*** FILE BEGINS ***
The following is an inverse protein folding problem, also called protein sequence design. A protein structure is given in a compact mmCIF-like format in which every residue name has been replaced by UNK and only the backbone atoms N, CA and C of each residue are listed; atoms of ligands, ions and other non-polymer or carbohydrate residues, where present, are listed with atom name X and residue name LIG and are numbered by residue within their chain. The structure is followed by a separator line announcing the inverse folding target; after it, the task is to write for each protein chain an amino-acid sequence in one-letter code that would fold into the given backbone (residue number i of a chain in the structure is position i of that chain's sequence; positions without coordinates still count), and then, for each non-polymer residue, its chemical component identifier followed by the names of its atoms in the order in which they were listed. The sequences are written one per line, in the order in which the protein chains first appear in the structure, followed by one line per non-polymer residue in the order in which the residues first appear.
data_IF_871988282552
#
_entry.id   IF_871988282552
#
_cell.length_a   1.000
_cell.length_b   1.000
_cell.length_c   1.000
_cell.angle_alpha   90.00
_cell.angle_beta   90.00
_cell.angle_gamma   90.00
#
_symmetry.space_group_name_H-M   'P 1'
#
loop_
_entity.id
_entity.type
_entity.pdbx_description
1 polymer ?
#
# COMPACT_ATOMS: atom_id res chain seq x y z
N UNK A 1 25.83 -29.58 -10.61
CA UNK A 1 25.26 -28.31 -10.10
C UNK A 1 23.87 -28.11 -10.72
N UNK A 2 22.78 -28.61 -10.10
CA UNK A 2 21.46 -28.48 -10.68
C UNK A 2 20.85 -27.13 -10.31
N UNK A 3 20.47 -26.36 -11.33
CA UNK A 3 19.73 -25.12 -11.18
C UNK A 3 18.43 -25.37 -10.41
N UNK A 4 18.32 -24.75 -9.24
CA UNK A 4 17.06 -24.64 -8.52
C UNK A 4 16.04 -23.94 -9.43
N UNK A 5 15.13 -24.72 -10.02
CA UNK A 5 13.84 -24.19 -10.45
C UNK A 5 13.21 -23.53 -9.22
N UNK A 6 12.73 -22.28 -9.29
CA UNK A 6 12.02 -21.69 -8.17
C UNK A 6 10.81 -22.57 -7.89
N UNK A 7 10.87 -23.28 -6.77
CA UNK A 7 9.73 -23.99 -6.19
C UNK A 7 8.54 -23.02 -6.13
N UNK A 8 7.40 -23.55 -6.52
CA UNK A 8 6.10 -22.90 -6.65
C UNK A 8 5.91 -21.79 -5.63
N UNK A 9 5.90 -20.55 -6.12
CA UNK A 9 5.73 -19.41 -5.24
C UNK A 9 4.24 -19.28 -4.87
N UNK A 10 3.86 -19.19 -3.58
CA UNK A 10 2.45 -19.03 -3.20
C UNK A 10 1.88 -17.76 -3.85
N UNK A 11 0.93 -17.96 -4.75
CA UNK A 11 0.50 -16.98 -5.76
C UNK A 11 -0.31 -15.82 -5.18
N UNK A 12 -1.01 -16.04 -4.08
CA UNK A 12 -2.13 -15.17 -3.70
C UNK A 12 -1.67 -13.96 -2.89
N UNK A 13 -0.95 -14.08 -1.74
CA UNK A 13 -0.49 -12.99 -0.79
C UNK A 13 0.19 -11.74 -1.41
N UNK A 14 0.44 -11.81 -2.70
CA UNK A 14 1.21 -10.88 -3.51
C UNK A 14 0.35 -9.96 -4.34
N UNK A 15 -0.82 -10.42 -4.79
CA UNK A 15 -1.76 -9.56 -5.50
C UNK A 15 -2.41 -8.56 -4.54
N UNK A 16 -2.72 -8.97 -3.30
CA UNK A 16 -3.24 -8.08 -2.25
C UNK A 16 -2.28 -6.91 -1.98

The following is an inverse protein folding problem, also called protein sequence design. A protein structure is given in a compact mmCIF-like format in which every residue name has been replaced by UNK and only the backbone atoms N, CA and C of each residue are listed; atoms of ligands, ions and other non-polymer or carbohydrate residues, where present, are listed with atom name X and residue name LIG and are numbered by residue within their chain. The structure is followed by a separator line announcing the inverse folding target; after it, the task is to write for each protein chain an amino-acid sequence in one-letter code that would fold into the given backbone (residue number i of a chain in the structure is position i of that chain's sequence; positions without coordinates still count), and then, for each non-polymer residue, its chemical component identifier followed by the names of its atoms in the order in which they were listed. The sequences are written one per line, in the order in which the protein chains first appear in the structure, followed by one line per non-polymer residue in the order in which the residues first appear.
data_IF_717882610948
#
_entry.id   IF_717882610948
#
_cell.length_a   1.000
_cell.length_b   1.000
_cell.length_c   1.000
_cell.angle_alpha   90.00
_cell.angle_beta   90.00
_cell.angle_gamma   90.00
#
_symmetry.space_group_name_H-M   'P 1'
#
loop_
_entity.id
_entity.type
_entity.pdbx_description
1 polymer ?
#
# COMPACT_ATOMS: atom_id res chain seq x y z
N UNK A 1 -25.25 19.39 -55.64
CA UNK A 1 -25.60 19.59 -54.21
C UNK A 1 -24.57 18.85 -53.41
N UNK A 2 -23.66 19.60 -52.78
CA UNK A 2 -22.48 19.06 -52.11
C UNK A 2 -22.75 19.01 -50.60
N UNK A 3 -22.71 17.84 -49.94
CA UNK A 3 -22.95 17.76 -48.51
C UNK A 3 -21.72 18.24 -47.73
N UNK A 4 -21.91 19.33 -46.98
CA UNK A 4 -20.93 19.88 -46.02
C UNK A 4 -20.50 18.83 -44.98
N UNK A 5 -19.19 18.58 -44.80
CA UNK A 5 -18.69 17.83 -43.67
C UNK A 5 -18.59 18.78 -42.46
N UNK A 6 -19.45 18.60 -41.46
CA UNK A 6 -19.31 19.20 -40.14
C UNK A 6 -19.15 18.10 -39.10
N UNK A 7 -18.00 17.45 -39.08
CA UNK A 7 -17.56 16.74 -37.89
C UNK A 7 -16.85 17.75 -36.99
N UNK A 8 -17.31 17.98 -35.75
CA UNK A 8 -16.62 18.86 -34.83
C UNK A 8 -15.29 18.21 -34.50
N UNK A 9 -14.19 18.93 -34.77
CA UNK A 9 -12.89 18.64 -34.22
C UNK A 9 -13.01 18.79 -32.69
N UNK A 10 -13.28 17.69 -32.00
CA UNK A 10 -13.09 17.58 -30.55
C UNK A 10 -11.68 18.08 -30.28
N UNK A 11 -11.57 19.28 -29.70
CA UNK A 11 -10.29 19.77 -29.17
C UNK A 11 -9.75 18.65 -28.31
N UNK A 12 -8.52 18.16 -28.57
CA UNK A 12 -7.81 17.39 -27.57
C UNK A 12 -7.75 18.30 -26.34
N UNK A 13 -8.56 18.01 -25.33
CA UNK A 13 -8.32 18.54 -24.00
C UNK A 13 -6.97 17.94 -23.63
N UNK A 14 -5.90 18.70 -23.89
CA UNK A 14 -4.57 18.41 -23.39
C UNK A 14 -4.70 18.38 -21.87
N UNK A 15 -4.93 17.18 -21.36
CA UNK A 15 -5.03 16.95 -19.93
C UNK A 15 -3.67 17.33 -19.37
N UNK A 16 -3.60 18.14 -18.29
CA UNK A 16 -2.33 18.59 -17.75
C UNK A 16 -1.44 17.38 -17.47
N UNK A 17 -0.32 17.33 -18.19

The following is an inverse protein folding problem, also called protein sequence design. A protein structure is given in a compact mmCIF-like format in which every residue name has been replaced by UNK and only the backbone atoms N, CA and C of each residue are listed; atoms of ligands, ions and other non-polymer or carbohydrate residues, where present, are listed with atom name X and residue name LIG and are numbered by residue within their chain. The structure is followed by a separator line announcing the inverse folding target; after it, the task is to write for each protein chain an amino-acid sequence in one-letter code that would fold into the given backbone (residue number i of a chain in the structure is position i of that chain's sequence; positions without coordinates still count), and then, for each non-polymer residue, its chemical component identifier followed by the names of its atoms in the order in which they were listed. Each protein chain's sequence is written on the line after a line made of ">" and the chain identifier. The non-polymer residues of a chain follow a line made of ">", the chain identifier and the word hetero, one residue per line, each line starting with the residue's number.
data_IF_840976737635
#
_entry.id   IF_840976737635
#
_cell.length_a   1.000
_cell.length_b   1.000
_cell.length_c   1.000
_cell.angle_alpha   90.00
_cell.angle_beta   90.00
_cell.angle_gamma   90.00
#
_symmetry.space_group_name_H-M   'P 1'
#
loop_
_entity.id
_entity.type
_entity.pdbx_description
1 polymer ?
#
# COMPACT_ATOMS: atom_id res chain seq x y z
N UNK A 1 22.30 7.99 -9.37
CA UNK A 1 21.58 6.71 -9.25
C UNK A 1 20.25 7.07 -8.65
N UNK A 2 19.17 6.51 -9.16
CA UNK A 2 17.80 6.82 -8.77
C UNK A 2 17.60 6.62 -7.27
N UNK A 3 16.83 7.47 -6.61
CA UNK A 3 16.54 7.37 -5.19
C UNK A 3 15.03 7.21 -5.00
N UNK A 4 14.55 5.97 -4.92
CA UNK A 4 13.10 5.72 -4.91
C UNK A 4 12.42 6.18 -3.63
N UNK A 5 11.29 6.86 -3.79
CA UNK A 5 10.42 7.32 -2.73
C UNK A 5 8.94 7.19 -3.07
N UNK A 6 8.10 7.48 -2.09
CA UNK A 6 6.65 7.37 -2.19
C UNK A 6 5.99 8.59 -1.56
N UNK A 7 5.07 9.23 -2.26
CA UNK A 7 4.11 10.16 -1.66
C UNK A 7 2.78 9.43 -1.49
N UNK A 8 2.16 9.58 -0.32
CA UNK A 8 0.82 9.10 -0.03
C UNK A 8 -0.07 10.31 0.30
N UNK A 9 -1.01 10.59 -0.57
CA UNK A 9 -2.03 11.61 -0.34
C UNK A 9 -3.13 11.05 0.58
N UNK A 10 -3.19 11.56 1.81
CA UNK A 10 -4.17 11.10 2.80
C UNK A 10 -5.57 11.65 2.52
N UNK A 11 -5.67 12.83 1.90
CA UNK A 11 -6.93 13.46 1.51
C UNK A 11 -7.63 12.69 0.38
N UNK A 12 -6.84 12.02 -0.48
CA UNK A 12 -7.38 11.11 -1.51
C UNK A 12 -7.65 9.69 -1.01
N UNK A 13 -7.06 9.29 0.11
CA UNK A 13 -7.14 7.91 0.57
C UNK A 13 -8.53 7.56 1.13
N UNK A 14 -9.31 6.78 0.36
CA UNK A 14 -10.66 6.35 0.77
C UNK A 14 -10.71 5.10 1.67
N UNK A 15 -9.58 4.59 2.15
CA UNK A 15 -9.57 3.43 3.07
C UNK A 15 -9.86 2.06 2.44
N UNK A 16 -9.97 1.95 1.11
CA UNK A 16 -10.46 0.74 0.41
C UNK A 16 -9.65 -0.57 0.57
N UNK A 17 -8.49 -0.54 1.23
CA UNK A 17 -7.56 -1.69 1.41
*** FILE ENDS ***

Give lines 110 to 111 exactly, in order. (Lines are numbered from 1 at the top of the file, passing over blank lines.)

CA UNK A 7 -17.56 16.74 -37.89
C UNK A 7 -16.85 17.75 -36.99